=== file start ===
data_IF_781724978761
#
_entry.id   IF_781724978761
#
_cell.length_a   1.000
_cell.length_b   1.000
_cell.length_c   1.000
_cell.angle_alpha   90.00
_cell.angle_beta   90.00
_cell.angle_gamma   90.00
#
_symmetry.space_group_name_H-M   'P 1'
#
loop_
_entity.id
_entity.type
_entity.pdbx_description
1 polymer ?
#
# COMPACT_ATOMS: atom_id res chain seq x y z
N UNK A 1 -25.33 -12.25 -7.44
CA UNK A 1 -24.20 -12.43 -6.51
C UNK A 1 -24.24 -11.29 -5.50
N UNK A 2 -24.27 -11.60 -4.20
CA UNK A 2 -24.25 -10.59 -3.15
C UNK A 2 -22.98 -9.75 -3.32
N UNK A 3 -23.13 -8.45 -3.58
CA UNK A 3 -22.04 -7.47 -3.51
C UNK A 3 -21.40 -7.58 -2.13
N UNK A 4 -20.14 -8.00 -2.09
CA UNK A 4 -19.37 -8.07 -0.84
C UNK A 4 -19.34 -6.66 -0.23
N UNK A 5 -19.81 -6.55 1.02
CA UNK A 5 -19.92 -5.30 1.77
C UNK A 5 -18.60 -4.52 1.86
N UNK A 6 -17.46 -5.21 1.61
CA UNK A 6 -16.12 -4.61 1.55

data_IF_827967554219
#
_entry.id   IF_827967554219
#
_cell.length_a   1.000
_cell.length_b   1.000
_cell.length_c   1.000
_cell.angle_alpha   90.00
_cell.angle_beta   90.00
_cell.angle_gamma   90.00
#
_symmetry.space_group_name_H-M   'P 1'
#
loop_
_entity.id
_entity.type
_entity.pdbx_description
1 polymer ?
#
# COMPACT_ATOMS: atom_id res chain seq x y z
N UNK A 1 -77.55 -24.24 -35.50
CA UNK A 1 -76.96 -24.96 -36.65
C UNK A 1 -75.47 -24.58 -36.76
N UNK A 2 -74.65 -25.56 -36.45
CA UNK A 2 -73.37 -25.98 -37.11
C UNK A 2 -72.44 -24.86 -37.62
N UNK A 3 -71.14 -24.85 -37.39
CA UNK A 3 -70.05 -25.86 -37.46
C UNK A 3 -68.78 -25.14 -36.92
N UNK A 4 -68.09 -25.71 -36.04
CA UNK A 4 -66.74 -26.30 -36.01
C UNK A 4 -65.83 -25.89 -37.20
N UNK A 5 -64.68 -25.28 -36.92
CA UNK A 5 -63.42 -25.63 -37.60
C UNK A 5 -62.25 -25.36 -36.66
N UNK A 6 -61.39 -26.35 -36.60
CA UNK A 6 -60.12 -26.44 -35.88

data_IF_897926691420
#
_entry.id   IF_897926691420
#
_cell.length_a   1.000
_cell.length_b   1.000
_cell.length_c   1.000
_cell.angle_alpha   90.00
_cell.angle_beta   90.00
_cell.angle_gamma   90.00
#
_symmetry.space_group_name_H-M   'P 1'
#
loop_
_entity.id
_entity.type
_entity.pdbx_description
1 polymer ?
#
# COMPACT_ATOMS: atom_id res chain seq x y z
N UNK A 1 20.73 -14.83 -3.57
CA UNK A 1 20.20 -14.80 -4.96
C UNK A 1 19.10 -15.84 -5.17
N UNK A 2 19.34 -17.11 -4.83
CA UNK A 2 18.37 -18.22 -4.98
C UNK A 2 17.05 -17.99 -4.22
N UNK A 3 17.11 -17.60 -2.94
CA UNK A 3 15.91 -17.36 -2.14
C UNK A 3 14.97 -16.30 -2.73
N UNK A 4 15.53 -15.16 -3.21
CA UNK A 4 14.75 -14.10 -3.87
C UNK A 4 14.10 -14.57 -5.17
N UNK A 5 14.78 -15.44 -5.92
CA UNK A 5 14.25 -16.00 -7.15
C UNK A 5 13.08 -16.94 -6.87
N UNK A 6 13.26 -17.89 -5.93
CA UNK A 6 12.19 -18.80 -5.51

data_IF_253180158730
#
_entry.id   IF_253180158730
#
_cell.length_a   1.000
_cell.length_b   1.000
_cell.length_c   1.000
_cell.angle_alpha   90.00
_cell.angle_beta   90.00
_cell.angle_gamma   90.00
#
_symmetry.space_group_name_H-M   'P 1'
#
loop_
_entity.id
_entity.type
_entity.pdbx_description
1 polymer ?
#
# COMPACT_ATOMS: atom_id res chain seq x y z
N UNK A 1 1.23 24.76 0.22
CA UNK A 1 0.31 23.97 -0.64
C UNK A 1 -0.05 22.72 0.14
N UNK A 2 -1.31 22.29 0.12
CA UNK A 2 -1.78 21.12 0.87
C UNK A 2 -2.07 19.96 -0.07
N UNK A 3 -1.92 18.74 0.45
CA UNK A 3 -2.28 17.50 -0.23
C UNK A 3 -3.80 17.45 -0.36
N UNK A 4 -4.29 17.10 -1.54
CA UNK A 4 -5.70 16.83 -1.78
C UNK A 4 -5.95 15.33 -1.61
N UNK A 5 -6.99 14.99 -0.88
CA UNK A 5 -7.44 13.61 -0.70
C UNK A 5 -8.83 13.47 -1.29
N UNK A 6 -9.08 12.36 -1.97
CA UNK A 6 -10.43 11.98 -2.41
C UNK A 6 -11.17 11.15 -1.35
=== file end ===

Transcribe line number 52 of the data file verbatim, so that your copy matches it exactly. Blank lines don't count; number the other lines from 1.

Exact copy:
_entity.id